Bosgrave, James (DNB00)

BOSGRAVE, JAMES (1547?–1623), Jesuit, was born at Godmanston, Dorsetshire, 'of a very worshipful house and parentage,' about 1547. He was probably a brother of Thomas Bosgrave, who suffered along with Father John Cornelius at Dorchester on 4 July 1594. He quitted England in his childhood; entered the novitiate of the Society of Jesus at Rome on 17 Nov. 1564; and was ordained priest at Olmütz in Moravia in 1572. For twelve years he taught Greek, Hebrew, and mathematics at Olmütz, whence he was sent to Poland and eventually to Vilna in Lithuania. His health declining he was ordered by his superiors to return to England to try his native air. He was seized on landing at Dover in September 1580, was taken before the privy council, and was subsequently committed to the Marshalsea prison and cruelly tortured there. Afterwards he was removed to the Tower and was affain put to the torture. Some time after his arrest Bosgrave consented to attend the services of the established church, and was thereupon set at liberty. His fellow catholics naturally held aloof from him as an apostate. He then addressed to the privy council a protest in which be declared that he had been deceived through bia own ignorance and their fraud, and he likewise printed another protest for the catholics. He was at once re-arrested. On 14 Nov, 1681 be was arraigned in the king's bench, with Father Edmund Campion and others, and on the 20th of that month he received sentence of death, but at the request of Stephen (Battori), king of Poland, Queen Elizabeth consented to spare his life. He was reprieved and remanded back to the Tower. It was alleged by the government that he and Henry Orton, a lay gentleman, gave answers different from those made by the other priests to the questions put to them about the deposing power of the holy see. The government published these replies in 'A Particular Declaration or Testimony of the undutiful and traitorous afiection borne against her Majestie by Edmund Campian, Jesuite, and other condemned priests,' 1582. It has been supposed that the answers of Bosgrave and Orton are not correctly given (Foley, Records, iii. 292, 772), but there can be no doubt that Bosgrave wished to be neutral between two extreme parties.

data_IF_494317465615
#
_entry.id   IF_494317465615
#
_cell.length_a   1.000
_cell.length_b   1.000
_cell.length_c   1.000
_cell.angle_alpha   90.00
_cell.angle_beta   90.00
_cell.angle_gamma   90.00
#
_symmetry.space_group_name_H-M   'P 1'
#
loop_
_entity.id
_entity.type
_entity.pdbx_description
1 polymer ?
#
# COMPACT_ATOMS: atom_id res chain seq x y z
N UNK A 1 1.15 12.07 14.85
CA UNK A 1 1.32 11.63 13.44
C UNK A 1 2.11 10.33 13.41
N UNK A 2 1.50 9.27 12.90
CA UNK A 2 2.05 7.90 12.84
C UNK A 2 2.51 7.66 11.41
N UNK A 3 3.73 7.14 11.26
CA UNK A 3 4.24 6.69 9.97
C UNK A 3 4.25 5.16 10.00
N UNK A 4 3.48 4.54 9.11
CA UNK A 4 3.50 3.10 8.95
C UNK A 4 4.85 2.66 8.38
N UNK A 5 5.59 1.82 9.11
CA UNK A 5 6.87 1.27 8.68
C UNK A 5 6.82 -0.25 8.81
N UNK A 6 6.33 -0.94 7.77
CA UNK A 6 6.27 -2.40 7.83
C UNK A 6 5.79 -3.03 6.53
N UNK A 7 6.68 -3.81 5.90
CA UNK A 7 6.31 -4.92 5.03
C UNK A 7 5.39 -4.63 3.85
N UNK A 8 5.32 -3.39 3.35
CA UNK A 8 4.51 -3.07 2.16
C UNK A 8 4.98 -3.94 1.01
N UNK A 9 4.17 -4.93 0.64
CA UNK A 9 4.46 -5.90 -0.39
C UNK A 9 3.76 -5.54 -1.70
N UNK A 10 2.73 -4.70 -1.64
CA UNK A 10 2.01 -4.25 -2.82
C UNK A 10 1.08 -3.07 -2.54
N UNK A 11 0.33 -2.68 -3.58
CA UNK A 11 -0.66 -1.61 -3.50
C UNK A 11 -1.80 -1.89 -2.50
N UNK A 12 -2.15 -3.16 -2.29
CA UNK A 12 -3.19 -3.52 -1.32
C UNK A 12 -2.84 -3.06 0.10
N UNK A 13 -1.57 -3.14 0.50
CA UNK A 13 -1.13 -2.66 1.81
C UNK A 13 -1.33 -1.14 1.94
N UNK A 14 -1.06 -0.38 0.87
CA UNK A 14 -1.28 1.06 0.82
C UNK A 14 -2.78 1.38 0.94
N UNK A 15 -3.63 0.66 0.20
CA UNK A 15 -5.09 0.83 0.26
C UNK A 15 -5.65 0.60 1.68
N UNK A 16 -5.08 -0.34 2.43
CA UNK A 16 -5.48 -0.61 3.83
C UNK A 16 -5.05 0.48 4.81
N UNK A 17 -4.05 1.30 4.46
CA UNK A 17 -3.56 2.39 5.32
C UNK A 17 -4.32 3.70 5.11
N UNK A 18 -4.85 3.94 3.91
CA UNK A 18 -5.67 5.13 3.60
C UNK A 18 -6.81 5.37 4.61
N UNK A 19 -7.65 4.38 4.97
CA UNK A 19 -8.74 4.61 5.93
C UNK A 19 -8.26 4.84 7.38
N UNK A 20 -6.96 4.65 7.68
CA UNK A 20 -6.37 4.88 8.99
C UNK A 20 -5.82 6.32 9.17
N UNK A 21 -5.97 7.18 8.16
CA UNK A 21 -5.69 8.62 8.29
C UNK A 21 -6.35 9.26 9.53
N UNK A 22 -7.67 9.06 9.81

At length Queen Elizabeth was prevailed upon to restore him to liberty, and on 21 Jan. 1684-5 he was sent into exile with Father Jasper Haywood and others, twenty-one in all. He returned to Poland and died at Calizzi on 27 Oct. 1621, or, as another account sets forth, in 1628, 'septuagenario major.'

He is the author of 'The Satisfaction of M. James Bosgrave, the godly confessor of Christ, concerning his going to the Church of the Protestants at his first comming into England.' It is printed with 'A True Report of the late Apprehension and Imprisonnement of John Nicols, Minister at Roan,' Rheims, 1583.

[Bartoli, Dell' istoria della Compognia di Giesù: l'Ighilterra, 198, 214; Cal. of State Papers (Dom. 1581-90), 24, 62, 223, 427 (1691-1694) 488, 489 ; Christian Apologist (October 1877), ii. 105-8 ; Cobbett's State Trials, i. 1060 ; Foley's Records, iii. 279-294, 770-774, vi. 738, vii. (pt, i.) 73 ; More's Hist. Provinciæ Augliainæ Soc. Jesu, 136-137; Morris's Troubles of our Catholic Forefathers, 2nd series, 13, 30, 33, 34, 69, 72-78 ; Oliver's Jesuit Collections, 58 ; Simpson's Edmund Campion.]

T. C.